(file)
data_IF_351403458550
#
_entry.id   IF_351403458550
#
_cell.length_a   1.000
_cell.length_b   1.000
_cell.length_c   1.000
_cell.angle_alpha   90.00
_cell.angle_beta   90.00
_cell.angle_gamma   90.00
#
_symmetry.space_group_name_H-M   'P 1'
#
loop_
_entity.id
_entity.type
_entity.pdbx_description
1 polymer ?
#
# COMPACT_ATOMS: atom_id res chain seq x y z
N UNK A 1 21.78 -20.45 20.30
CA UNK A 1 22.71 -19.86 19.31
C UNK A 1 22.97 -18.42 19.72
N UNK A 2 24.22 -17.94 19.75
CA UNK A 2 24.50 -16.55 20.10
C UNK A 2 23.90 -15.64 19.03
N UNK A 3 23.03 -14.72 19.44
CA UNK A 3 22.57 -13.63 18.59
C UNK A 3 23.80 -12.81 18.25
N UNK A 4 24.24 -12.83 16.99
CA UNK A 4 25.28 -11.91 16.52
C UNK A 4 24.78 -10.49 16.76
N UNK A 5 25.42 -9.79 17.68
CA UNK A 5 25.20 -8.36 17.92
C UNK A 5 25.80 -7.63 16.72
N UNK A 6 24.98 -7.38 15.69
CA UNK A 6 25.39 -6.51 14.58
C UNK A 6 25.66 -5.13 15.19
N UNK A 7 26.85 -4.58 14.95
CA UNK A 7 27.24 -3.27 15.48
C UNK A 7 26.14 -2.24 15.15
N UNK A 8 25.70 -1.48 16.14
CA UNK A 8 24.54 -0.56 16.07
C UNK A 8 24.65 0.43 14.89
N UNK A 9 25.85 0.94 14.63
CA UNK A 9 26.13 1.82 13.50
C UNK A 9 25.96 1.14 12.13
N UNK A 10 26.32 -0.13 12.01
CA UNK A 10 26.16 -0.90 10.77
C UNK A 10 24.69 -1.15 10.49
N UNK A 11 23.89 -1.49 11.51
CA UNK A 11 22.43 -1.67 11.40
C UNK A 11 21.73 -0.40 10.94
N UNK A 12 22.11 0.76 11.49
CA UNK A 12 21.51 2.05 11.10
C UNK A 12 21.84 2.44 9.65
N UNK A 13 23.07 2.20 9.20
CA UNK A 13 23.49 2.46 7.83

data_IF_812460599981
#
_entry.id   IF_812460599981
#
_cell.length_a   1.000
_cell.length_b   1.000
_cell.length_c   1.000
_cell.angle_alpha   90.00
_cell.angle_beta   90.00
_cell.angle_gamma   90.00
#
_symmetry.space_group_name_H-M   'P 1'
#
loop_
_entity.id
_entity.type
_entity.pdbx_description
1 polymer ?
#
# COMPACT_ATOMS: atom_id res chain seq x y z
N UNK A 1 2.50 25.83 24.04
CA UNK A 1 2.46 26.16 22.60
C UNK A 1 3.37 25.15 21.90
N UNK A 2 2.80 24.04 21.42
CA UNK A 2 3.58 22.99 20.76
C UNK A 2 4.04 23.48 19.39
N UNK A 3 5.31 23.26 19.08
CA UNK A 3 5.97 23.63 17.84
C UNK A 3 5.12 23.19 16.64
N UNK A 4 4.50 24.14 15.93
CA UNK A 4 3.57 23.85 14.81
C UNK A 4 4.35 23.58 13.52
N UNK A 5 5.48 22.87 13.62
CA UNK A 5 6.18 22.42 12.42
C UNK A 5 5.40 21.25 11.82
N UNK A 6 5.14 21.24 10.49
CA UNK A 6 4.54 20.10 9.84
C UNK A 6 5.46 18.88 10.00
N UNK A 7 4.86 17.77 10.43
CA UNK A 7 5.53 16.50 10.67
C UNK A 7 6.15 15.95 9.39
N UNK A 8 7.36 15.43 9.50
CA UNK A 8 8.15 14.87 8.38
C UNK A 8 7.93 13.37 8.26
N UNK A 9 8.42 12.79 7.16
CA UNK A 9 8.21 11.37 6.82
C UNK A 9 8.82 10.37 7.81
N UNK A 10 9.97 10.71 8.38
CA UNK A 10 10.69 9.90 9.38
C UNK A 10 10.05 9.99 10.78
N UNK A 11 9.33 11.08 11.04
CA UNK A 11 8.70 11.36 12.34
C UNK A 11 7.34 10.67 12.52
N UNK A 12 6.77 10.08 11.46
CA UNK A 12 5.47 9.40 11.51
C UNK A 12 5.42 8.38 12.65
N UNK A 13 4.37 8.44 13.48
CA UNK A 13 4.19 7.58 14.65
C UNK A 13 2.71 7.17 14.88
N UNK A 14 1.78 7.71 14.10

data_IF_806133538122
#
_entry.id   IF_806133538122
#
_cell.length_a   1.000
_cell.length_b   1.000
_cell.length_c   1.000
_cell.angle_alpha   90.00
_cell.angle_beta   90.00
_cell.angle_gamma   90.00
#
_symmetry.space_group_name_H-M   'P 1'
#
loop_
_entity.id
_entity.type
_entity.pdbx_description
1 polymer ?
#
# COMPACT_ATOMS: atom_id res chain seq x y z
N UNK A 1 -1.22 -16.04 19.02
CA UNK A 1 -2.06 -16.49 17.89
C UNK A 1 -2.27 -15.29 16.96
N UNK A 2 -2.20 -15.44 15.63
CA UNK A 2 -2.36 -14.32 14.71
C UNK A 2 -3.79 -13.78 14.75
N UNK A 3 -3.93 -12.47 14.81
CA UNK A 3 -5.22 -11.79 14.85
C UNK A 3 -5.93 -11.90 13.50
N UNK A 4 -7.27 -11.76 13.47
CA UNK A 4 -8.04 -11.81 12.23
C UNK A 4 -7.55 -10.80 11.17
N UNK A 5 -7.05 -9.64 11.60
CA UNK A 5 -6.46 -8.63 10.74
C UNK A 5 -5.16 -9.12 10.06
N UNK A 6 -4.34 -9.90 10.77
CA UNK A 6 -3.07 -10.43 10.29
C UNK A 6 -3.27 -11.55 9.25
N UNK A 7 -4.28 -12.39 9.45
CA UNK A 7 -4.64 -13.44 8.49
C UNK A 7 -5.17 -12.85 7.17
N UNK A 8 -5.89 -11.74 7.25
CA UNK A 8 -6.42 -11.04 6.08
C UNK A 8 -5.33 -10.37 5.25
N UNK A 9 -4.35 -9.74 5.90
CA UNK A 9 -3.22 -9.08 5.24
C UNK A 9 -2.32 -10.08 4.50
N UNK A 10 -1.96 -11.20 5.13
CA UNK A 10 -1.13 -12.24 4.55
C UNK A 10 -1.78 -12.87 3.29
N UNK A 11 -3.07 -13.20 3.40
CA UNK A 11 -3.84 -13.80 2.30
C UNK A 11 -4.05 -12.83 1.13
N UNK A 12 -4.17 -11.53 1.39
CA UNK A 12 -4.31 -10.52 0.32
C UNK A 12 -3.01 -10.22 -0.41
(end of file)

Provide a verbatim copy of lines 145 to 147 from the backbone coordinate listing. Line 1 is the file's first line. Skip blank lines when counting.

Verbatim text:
N UNK A 3 -3.93 -12.47 14.81
CA UNK A 3 -5.22 -11.79 14.85
C UNK A 3 -5.93 -11.90 13.50